The opinion of the court was delivered by: JAMES MORAN, Senior District Judge
MEMORANDUM OPINION AND ORDER
Plaintiff Lois Jones brought this action against defendant, Cook County
Probate Judge Miriam Harrison, alleging slander, conspiracy, violation of
rights under the Fourteenth Amendment, and violation of 42 U.S.C. § 1983.
Along with her pro se complaint plaintiff also filed a motion to proceed
in forma pauperis.
Pursuant to 28 U.S.C. § 1915(a) we may authorize plaintiff to proceed
in forma pauperis if she demonstrates an inability to pay the required
costs and fees. The court's review of plaintiff's eligibility to proceed
in forma pauperis is hindered by plaintiff's incomplete financial
affidavit. Plaintiff's responses to the questions that she did answer
confirm that she is not currently employed and does not have any
savings. However, she does not state when she was last employed, nor
whether she or anyone at her same address has made more than $200 from
salary or wages over the past year. In response to a question about her
current employment plaintiff indicates that she is receiving benefits
from the Social Security Administration, but she does not report the
amount. Given the incomplete financial affidavit, we do not find that
plaintiff has evidenced her inability to pay. Completion of the affidavit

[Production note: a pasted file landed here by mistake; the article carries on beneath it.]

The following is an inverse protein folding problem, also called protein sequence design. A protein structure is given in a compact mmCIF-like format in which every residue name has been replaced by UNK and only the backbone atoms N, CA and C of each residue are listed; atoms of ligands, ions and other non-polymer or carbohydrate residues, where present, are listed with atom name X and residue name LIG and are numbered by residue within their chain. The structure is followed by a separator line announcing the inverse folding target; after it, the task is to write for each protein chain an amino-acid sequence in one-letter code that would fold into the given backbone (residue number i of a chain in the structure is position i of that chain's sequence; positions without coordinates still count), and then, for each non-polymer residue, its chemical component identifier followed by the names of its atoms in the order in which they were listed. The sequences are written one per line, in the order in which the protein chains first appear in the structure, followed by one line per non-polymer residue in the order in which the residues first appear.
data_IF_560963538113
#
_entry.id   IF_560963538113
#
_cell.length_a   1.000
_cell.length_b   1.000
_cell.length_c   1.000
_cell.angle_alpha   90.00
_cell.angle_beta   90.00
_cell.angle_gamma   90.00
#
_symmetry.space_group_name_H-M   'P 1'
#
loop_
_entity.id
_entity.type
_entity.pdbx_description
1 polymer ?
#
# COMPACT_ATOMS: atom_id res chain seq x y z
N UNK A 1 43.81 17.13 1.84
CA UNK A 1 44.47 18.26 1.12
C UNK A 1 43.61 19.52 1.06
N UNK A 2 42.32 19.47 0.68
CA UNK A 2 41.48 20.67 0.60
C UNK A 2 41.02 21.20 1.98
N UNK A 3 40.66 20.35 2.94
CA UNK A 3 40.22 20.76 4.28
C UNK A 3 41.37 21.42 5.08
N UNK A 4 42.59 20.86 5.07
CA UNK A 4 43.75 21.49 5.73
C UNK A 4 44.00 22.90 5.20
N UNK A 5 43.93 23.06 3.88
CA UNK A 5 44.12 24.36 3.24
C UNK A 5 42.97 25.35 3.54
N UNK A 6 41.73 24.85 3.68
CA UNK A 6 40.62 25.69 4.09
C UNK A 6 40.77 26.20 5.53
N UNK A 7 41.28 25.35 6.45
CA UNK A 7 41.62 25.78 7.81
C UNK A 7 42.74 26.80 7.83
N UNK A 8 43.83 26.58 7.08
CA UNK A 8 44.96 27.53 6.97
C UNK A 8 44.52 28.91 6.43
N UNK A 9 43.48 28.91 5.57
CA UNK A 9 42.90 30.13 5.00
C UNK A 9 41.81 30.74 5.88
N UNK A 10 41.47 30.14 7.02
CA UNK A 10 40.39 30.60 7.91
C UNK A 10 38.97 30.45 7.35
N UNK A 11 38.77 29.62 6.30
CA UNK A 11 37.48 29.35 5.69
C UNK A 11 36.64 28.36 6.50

could easily cure this defect and prove plaintiff to be unable to pay the
court fees. Therefore, we will go on to address the merits of plaintiff's claims.
In reviewing a petition to proceed in forma pauperis we analyze the
plaintiff's claims and dismiss the complaint if we determine that the
action is frivolous or malicious, it fails to state a claim upon which
relief may be granted, or seeks damages from a defendant who is immune
from such relief. 28 U.S.C. § 1915(e)(2)(B)(i)-(iii); Alston v. Debruyn,
13 F.3d 1036, 1039 (7th Cir. 1994). Complaints by pro se parties, such as
the one before the court, are "liberally construed and not held to the
stringent standards expected of pleadings drafted by lawyers." McCormick
v. City of Chicago, 230 F.3d 319, 325 (7th Cir. 2000).
For purposes of this decision we take plaintiff's allegations as true,
though we do not accept her conclusory statements of law. See Zimmerman
v. Tribble, 226 F.3d 568, 571 (7th Cir. 2000). Plaintiff's allegations
stem from Judge Harrison's role in legal proceedings involving
plaintiff's ailing father. Plaintiff and her siblings were concerned about
the medical treatment their father was receiving. The complaint is
unclear whether the alleged neglect he endured was at a residential
facility, in outpatient care, or during hospitalizations. Regardless, in
late March 2002, plaintiff took action, appearing in defendant's court on
a petition requesting guardianship of her father "as it related to his